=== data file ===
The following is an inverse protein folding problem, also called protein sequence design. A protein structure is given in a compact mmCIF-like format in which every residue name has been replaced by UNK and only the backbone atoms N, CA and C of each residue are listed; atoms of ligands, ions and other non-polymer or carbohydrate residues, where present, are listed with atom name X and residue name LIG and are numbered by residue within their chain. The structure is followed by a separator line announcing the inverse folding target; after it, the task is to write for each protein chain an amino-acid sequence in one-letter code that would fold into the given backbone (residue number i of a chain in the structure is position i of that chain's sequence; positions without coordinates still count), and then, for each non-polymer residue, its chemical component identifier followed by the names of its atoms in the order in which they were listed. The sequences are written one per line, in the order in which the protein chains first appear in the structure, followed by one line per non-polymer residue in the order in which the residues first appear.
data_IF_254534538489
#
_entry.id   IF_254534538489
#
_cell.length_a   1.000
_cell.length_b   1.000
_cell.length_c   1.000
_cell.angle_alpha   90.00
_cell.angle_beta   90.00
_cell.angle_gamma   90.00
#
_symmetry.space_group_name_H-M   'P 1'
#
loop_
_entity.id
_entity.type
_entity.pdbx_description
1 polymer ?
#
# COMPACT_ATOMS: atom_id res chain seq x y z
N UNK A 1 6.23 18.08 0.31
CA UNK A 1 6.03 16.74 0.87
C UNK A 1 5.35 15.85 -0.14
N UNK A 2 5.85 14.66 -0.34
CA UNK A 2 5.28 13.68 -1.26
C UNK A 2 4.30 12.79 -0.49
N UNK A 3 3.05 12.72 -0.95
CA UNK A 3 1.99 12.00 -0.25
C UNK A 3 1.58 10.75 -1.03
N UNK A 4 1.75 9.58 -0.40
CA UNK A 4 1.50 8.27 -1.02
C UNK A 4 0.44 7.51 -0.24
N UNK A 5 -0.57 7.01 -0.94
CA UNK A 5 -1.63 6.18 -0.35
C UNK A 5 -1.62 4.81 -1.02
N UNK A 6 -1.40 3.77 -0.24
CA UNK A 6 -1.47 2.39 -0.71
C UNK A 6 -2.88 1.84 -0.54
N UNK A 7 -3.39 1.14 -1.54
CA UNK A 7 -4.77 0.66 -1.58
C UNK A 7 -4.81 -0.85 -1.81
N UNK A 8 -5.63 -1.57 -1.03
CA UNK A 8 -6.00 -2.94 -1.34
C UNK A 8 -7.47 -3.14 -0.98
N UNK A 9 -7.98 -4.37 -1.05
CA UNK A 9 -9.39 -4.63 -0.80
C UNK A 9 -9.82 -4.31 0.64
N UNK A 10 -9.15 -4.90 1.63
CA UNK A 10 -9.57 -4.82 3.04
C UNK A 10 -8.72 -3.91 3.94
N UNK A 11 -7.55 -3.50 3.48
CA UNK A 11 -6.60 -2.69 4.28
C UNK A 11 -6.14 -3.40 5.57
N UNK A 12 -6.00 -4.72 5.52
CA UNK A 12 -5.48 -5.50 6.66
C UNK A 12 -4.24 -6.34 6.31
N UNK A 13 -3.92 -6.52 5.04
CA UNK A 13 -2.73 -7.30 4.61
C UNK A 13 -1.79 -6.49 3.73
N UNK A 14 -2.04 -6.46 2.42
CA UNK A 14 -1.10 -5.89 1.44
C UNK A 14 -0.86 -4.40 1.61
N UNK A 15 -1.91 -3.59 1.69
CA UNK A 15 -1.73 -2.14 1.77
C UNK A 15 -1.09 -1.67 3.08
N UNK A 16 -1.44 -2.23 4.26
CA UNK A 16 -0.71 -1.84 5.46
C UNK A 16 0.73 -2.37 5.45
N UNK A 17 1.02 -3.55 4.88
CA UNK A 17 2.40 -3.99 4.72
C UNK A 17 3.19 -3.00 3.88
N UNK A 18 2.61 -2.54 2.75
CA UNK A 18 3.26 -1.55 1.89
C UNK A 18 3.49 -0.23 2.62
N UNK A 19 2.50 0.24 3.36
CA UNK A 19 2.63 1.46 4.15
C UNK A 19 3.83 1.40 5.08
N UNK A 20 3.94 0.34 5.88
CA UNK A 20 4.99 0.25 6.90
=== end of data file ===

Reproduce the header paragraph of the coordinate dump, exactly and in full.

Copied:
The following is an inverse protein folding problem, also called protein sequence design. A protein structure is given in a compact mmCIF-like format in which every residue name has been replaced by UNK and only the backbone atoms N, CA and C of each residue are listed; atoms of ligands, ions and other non-polymer or carbohydrate residues, where present, are listed with atom name X and residue name LIG and are numbered by residue within their chain. The structure is followed by a separator line announcing the inverse folding target; after it, the task is to write for each protein chain an amino-acid sequence in one-letter code that would fold into the given backbone (residue number i of a chain in the structure is position i of that chain's sequence; positions without coordinates still count), and then, for each non-polymer residue, its chemical component identifier followed by the names of its atoms in the order in which they were listed. The sequences are written one per line, in the order in which the protein chains first appear in the structure, followed by one line per non-polymer residue in the order in which the residues first appear.